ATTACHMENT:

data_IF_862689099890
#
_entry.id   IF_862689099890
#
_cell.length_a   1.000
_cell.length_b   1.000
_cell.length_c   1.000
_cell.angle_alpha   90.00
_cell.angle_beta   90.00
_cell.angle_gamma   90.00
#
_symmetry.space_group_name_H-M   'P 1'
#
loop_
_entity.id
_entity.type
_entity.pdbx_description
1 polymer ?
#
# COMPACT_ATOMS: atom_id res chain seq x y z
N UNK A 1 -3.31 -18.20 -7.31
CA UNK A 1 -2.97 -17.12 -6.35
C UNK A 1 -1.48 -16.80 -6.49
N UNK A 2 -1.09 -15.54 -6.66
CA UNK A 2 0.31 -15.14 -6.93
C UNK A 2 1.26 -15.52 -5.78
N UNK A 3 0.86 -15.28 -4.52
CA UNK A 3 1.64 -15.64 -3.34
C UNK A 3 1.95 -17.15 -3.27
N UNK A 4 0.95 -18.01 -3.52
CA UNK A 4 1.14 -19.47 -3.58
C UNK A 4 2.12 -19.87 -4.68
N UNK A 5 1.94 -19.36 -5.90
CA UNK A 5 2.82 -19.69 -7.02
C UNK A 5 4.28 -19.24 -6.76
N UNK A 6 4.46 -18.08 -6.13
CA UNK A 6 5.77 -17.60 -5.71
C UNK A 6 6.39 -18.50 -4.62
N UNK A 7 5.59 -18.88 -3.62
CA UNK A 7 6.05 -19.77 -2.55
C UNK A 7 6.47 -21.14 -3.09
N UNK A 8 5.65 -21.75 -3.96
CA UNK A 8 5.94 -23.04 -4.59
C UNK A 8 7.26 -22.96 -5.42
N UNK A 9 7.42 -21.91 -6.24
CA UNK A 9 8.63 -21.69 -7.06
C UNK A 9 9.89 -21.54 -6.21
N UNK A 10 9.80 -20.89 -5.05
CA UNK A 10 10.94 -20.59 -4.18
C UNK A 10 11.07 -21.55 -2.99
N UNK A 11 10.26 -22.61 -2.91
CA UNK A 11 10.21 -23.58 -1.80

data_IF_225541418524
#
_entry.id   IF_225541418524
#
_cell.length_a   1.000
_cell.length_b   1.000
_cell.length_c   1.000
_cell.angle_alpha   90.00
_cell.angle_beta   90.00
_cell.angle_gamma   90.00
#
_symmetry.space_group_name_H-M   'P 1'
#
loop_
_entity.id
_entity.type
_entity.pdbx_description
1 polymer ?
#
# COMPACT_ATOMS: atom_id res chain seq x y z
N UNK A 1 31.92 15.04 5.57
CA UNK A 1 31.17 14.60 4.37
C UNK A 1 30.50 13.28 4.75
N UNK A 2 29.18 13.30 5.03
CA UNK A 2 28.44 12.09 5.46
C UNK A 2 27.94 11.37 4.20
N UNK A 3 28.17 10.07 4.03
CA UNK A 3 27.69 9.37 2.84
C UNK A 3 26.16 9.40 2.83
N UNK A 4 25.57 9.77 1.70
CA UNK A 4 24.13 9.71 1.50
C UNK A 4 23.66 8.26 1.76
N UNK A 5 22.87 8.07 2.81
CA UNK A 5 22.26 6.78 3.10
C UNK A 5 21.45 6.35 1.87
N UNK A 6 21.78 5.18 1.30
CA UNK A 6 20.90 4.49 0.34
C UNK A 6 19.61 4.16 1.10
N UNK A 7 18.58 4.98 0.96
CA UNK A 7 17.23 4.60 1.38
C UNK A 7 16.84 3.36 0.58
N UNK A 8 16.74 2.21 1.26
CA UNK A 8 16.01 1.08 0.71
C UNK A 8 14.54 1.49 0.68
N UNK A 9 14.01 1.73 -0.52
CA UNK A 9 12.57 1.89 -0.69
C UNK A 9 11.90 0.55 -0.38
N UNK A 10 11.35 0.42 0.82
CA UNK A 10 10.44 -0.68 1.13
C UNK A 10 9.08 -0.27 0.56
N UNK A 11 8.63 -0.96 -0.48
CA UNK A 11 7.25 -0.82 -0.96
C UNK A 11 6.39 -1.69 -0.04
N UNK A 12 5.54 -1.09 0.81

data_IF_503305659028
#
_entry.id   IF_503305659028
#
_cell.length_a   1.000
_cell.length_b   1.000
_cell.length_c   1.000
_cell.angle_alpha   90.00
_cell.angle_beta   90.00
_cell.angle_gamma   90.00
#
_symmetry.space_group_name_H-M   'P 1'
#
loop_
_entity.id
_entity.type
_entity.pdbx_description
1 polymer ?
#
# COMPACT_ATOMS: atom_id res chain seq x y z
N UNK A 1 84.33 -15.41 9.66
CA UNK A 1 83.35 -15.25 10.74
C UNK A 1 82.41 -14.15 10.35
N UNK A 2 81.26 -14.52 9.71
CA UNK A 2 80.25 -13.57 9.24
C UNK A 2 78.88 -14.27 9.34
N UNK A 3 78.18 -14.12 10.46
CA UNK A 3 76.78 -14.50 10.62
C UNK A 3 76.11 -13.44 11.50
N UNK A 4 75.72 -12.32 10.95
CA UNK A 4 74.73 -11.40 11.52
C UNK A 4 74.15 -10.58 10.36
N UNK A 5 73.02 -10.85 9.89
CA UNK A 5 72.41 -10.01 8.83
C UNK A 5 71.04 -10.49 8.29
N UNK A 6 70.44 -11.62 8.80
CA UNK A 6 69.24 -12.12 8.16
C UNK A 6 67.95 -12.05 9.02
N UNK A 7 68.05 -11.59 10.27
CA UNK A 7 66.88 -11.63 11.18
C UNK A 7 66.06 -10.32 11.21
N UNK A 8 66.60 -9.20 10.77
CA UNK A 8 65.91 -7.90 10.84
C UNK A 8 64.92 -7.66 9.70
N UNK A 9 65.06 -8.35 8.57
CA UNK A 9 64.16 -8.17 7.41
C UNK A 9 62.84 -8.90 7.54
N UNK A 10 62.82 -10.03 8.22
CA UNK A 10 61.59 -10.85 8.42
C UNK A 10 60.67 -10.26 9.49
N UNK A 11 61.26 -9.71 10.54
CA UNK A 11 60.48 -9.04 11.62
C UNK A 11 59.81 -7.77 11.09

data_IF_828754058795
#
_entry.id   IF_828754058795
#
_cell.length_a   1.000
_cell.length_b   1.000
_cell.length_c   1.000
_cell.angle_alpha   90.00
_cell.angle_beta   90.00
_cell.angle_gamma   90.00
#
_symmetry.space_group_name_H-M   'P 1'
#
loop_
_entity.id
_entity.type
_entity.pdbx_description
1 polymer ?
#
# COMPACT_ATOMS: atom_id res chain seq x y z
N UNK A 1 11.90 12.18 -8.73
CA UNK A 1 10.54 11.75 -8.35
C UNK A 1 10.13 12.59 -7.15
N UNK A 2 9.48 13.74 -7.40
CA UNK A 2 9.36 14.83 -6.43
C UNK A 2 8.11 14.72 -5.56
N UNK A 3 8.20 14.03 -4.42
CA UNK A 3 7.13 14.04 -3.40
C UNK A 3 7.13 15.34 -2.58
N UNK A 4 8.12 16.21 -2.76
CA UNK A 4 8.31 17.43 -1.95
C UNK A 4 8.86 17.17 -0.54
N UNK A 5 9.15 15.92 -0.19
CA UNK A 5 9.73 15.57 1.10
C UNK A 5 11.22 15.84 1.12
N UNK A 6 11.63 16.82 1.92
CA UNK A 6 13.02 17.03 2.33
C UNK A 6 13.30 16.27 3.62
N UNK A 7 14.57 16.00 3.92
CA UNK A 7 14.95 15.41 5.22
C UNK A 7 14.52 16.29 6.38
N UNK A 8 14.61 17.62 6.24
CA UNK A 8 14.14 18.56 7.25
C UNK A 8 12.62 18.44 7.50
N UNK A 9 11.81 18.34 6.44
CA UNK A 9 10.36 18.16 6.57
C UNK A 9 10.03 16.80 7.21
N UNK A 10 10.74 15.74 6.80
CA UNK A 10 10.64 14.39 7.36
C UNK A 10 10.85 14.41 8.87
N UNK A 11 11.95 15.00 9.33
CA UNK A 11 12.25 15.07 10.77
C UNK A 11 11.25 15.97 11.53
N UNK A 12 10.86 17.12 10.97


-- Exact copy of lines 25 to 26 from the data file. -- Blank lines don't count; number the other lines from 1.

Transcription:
CA UNK A 2 0.31 -15.14 -6.93
C UNK A 2 1.26 -15.52 -5.78